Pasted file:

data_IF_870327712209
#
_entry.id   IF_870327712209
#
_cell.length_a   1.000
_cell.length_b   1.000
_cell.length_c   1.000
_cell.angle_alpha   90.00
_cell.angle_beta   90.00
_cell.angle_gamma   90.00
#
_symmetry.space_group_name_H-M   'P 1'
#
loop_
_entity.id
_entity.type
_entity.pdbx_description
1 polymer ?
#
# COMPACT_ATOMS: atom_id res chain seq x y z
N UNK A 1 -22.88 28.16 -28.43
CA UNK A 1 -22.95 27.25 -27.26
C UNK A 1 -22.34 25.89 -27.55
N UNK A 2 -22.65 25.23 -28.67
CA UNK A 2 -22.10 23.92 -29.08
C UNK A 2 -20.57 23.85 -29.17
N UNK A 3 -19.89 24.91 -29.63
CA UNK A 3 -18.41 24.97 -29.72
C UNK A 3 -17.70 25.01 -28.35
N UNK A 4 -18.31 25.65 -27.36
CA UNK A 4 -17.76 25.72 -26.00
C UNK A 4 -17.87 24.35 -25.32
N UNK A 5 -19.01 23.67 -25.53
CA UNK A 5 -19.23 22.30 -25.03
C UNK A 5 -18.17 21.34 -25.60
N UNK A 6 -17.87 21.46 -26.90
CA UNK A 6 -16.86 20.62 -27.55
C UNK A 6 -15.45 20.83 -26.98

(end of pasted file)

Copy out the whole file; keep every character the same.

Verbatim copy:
data_IF_870327712209
#
_entry.id   IF_870327712209
#
_cell.length_a   1.000
_cell.length_b   1.000
_cell.length_c   1.000
_cell.angle_alpha   90.00
_cell.angle_beta   90.00
_cell.angle_gamma   90.00
#
_symmetry.space_group_name_H-M   'P 1'
#
loop_
_entity.id
_entity.type
_entity.pdbx_description
1 polymer ?
#
# COMPACT_ATOMS: atom_id res chain seq x y z
N UNK A 1 -22.88 28.16 -28.43
CA UNK A 1 -22.95 27.25 -27.26
C UNK A 1 -22.34 25.89 -27.55
N UNK A 2 -22.65 25.23 -28.67
CA UNK A 2 -22.10 23.92 -29.08
C UNK A 2 -20.57 23.85 -29.17
N UNK A 3 -19.89 24.91 -29.63
CA UNK A 3 -18.41 24.97 -29.72
C UNK A 3 -17.70 25.01 -28.35
N UNK A 4 -18.31 25.65 -27.36
CA UNK A 4 -17.76 25.72 -26.00
C UNK A 4 -17.87 24.35 -25.32
N UNK A 5 -19.01 23.67 -25.53
CA UNK A 5 -19.23 22.30 -25.03
C UNK A 5 -18.17 21.34 -25.60
N UNK A 6 -17.87 21.46 -26.90
CA UNK A 6 -16.86 20.62 -27.55
C UNK A 6 -15.45 20.83 -26.98